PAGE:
Whether you are a casual observer, a keen amateur or a professional snapper, gardens and outdoor spaces are popular subjects for photographers. Whatever your interest, gardens offer many and varied subject matter. It may be the wildlife or the colours or perhaps capturing a mood or a feeling or even a memory. You might simply want to record the changing seasons or use photographs to keep a record of how and when your garden performs during the year. Indeed, you don’t really need to be interested in gardens if you simply what to use them as a resource for developing your photographic technical skills. There are endless opportunities within even a window box for experimenting with macro, telephoto, wide or fisheye lenses as well as honing your use of light, depth of field, shutter speeds and f stops.
The single most important skill is the initial period of observation; looking at how the garden works as a whole with all its constituent parts involved. At first, a garden as a subject for photography can seem overwhelming but simply standing in one spot and observing the garden from beyond its boundaries through to its tiniest detail of colour or shape will give you the confidence to start telling whatever pictorial story you want to express. Going into the garden and observing it for a whole day without your camera will inform you of how the light changes the look of your garden throughout the day.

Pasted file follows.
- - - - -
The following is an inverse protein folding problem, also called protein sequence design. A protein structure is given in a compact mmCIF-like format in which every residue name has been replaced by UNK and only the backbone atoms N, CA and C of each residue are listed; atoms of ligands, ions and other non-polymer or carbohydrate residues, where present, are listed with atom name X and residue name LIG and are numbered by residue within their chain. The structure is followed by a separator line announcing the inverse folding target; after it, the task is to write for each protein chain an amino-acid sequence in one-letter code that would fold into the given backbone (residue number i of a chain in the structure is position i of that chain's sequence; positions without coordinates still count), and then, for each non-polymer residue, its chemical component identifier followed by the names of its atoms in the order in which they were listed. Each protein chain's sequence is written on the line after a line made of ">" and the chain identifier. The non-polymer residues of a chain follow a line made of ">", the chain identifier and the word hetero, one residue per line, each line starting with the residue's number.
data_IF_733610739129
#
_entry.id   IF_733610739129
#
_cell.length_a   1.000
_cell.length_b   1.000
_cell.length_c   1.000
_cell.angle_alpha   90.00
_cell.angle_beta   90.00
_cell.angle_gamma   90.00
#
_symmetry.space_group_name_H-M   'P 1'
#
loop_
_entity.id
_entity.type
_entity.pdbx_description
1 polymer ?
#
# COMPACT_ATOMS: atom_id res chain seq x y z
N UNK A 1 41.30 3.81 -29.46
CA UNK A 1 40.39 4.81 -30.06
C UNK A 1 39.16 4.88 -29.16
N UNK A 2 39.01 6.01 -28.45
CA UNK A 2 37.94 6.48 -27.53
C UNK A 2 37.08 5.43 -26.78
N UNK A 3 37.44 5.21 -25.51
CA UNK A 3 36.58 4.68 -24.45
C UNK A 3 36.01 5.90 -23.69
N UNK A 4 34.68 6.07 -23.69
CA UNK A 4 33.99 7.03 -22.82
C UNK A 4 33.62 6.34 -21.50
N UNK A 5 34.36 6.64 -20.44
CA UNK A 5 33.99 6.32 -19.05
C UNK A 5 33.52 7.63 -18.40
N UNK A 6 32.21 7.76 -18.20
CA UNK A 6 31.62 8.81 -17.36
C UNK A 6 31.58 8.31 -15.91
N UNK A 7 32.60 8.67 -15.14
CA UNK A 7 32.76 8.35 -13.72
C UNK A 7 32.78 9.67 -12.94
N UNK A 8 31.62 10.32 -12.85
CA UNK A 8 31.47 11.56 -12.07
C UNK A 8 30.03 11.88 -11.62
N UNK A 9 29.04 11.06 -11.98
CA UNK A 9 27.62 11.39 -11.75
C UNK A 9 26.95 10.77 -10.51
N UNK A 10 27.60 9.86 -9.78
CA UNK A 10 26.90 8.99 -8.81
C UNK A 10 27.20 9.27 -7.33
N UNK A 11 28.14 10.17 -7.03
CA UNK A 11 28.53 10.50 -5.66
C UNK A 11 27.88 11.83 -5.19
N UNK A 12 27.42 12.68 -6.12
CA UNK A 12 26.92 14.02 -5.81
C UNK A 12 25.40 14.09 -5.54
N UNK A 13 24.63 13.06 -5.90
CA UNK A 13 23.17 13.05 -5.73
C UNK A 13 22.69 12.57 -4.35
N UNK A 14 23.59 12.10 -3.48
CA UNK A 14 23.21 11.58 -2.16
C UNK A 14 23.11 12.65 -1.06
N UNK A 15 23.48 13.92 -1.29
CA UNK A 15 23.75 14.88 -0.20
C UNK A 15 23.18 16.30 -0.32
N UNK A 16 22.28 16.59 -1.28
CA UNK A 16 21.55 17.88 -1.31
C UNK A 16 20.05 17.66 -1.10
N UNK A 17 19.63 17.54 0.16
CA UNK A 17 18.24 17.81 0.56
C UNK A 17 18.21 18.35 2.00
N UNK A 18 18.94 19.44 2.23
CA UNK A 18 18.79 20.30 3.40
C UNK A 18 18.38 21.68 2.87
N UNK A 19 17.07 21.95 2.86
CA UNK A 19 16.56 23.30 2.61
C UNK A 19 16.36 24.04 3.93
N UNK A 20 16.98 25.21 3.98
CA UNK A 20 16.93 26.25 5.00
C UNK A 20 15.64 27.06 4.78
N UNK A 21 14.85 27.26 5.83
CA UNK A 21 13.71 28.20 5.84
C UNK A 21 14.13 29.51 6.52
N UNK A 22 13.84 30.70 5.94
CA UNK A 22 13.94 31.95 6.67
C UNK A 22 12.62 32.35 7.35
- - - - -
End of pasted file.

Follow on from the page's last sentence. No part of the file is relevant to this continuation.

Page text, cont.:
One of the most important elements in your skill set is the way you use the natural light, the availability of good light is often very short lived and usually is at its most interesting for the 20 minutes around dawn or dusk. Bright, midday light can give gardens very hard shadows and cold, harsh, unsympathetic colours. The first and last hours of daylight give warmer colours and golden light with softer shadows. Early morning light will emphasise a sense of anticipation and evening light will give a feeling of peace and quiet. Winter time offers good opportunities because you can shoot for most of the day as the sun never gets too high and the shadows are softer. Indeed, every month will have something interesting and different to say about a garden.
Other points to consider include:-
- Not being afraid to shoot into the Sun, the structure of a garden and the silhouettes of plants are often shown off much better when backlit.
- Look for the structure, shape and forms within the garden.
- Look for combinations of plants as well as single flowers, a shot of a flower with other flowers as a backdrop can be as interesting as a single plant portrait.
- Use unusual vantage points, get either really low or perch yourself high up.
- Look for silhouettes and strong contrasts of shape and tone that will make a stunning black and white image.
- Try shooting with and without a tripod and also use mid range shots as well as wide or macro views.
- Remember that not all shots need to be sharply focused throughout. Softness surrounding a very minimal point of focus can bring an engaging feel to a photograph.